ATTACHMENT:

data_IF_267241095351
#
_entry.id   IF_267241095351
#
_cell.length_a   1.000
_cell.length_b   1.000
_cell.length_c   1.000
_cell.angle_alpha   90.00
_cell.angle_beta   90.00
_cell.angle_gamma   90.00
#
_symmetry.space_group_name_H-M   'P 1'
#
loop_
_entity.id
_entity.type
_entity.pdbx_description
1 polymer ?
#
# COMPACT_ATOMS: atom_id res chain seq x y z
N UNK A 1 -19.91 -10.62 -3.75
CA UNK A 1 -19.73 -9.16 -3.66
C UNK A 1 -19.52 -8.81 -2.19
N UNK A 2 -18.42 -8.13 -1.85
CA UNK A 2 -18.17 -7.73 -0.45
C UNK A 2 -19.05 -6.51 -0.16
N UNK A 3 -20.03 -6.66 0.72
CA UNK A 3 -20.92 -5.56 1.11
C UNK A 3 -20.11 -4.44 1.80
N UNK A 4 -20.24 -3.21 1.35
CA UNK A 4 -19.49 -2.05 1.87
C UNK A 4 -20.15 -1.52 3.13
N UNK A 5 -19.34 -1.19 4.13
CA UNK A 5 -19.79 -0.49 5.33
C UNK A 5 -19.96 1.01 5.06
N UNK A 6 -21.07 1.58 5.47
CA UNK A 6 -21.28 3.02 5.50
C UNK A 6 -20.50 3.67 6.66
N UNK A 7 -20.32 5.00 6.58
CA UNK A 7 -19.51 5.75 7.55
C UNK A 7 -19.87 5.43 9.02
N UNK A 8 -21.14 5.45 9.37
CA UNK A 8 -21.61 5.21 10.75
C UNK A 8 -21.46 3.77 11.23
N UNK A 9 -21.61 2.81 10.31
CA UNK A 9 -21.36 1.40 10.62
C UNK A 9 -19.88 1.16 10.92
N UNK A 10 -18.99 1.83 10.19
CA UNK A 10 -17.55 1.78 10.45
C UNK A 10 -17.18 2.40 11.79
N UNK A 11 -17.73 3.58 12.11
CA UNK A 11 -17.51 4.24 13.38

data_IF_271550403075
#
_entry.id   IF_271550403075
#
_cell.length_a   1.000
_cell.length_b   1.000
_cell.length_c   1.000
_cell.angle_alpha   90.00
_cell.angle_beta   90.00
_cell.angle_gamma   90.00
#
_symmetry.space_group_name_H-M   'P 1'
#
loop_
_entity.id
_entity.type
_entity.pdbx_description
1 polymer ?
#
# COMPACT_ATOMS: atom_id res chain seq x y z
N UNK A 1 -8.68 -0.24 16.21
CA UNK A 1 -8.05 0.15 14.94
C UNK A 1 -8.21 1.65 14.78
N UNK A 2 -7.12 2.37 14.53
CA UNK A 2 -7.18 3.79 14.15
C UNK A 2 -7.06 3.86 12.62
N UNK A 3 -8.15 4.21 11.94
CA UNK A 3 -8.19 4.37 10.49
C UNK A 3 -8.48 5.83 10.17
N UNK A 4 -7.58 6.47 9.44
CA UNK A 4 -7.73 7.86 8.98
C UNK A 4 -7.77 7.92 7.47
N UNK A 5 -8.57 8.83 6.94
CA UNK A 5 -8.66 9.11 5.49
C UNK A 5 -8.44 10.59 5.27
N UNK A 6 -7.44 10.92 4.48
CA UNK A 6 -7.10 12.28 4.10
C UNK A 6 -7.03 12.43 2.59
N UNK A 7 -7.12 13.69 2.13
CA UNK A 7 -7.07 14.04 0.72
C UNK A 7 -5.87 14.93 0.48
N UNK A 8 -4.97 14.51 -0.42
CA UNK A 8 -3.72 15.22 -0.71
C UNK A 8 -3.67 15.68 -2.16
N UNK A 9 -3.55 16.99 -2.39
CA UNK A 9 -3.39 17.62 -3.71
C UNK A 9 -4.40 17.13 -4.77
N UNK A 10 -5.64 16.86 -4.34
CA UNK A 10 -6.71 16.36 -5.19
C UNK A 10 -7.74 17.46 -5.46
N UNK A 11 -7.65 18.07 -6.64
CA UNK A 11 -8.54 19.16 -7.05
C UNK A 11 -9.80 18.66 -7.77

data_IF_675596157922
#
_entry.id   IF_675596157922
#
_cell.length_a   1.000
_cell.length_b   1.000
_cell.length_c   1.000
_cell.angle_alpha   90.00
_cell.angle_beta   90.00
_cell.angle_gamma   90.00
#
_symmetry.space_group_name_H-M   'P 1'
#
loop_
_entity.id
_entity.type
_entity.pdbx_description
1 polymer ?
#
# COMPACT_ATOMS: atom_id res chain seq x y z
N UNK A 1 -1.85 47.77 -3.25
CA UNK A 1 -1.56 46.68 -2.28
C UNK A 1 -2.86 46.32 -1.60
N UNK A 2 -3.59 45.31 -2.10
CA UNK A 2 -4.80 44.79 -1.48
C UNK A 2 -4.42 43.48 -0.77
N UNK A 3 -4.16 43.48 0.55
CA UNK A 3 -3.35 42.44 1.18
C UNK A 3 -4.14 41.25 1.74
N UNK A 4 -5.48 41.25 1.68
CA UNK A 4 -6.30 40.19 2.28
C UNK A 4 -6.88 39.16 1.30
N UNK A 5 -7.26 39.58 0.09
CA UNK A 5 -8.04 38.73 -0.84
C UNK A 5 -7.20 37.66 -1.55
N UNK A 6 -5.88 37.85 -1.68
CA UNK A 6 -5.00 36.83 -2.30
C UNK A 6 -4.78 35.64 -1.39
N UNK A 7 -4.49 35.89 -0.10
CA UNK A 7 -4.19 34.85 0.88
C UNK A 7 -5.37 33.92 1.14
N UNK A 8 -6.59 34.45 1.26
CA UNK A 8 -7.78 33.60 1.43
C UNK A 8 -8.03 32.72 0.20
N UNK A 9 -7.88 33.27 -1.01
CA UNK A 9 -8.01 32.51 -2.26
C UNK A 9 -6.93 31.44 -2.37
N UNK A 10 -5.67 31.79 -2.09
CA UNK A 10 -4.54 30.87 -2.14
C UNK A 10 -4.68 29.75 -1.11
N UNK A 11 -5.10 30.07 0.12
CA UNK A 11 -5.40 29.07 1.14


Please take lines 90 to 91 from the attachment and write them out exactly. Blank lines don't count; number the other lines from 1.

C UNK A 6 -7.03 12.43 2.59
N UNK A 7 -7.12 13.69 2.13